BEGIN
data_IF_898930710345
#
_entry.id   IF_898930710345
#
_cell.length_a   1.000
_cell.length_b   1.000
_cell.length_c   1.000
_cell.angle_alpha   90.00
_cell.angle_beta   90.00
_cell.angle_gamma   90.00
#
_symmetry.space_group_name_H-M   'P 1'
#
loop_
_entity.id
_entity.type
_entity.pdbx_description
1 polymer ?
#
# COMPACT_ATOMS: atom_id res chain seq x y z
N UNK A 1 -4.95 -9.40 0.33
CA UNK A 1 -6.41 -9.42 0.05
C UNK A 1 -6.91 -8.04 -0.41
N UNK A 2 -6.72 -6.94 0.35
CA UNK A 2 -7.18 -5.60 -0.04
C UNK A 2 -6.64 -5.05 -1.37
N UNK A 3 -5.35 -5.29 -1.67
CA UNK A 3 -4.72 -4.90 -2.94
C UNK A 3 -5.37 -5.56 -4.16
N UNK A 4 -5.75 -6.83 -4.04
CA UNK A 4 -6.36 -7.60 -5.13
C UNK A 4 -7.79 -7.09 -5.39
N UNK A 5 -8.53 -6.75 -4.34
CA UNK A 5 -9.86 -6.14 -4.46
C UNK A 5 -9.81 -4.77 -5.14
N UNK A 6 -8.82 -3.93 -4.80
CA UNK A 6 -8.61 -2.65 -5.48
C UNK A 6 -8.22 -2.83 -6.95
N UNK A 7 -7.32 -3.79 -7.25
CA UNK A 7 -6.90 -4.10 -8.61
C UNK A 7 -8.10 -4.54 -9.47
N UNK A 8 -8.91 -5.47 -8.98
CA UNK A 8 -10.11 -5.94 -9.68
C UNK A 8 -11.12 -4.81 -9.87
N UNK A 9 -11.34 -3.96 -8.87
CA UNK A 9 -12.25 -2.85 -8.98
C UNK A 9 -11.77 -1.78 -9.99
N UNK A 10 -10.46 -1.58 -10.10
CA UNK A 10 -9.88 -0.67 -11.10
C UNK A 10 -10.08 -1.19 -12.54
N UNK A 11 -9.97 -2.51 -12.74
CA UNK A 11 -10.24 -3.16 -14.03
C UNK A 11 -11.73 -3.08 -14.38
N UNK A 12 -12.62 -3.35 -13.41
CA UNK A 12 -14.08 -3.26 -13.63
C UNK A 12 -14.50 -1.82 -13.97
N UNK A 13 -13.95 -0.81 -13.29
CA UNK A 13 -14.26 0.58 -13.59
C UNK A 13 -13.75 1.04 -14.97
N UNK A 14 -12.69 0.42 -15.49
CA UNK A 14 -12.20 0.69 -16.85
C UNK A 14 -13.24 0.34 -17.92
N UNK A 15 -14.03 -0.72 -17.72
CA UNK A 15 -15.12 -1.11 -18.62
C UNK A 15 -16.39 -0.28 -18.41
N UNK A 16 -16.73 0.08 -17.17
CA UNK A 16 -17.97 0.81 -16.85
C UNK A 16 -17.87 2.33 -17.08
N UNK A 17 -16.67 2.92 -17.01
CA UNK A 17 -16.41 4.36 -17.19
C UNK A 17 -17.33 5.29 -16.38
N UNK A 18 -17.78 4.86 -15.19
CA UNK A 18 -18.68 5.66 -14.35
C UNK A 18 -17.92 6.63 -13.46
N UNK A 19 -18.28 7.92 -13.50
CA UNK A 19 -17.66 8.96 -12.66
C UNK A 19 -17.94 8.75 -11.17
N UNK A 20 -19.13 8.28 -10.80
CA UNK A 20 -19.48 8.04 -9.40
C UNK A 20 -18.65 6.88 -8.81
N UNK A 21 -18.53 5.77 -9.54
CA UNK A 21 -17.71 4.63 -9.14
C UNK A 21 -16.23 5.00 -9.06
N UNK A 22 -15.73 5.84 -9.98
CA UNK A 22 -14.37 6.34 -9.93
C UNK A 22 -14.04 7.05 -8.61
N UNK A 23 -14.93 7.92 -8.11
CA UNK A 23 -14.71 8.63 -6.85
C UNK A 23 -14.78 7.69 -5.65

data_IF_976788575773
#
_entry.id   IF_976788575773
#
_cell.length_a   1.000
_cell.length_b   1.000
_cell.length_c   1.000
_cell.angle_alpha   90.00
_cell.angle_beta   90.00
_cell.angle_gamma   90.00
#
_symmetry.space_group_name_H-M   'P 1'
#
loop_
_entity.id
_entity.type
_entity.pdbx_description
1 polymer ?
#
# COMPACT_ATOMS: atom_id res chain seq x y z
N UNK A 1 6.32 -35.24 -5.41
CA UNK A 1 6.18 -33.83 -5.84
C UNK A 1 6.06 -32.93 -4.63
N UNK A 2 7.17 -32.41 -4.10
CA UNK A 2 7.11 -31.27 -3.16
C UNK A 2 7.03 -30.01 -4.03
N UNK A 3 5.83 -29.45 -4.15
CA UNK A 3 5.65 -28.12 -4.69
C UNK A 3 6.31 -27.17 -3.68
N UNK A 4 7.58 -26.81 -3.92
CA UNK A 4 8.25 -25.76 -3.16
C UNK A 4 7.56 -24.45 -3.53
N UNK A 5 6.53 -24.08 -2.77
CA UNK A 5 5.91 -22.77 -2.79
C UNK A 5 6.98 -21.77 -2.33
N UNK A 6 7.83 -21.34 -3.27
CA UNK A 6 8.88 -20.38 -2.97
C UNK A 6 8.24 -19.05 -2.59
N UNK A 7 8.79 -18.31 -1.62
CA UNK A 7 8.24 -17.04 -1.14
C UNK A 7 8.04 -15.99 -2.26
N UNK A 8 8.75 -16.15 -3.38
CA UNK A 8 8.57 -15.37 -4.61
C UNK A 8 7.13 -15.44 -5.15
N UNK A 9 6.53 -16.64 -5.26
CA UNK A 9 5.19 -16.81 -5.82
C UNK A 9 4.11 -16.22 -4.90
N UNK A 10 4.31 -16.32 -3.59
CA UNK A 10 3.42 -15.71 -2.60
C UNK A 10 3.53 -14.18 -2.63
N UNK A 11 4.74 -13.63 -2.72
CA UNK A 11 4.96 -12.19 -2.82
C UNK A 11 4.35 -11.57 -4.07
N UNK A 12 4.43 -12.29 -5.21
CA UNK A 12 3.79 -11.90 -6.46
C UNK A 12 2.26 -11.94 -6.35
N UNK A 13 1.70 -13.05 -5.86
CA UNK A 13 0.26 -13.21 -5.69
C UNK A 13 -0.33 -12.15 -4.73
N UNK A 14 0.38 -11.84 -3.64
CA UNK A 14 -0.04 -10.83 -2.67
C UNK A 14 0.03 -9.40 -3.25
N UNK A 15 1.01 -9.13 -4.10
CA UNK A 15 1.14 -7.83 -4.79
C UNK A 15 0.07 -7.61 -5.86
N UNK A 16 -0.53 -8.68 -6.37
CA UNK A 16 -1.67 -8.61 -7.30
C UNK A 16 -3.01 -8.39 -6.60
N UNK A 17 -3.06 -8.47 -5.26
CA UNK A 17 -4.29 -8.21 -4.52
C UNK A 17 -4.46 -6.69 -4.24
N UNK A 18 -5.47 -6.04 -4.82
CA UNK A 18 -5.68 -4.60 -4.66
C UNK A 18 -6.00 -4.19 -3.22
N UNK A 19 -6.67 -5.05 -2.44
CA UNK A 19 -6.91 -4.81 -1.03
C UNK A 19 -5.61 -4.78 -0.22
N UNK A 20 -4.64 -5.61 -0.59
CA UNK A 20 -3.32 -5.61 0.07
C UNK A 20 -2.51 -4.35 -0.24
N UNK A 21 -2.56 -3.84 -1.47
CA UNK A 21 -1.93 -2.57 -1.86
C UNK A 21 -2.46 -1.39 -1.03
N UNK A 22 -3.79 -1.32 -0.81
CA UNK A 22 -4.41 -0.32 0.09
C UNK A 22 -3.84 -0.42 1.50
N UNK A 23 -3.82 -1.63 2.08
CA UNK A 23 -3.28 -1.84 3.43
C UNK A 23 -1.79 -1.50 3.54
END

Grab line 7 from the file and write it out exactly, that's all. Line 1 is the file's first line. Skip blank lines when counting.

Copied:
_cell.length_c   1.000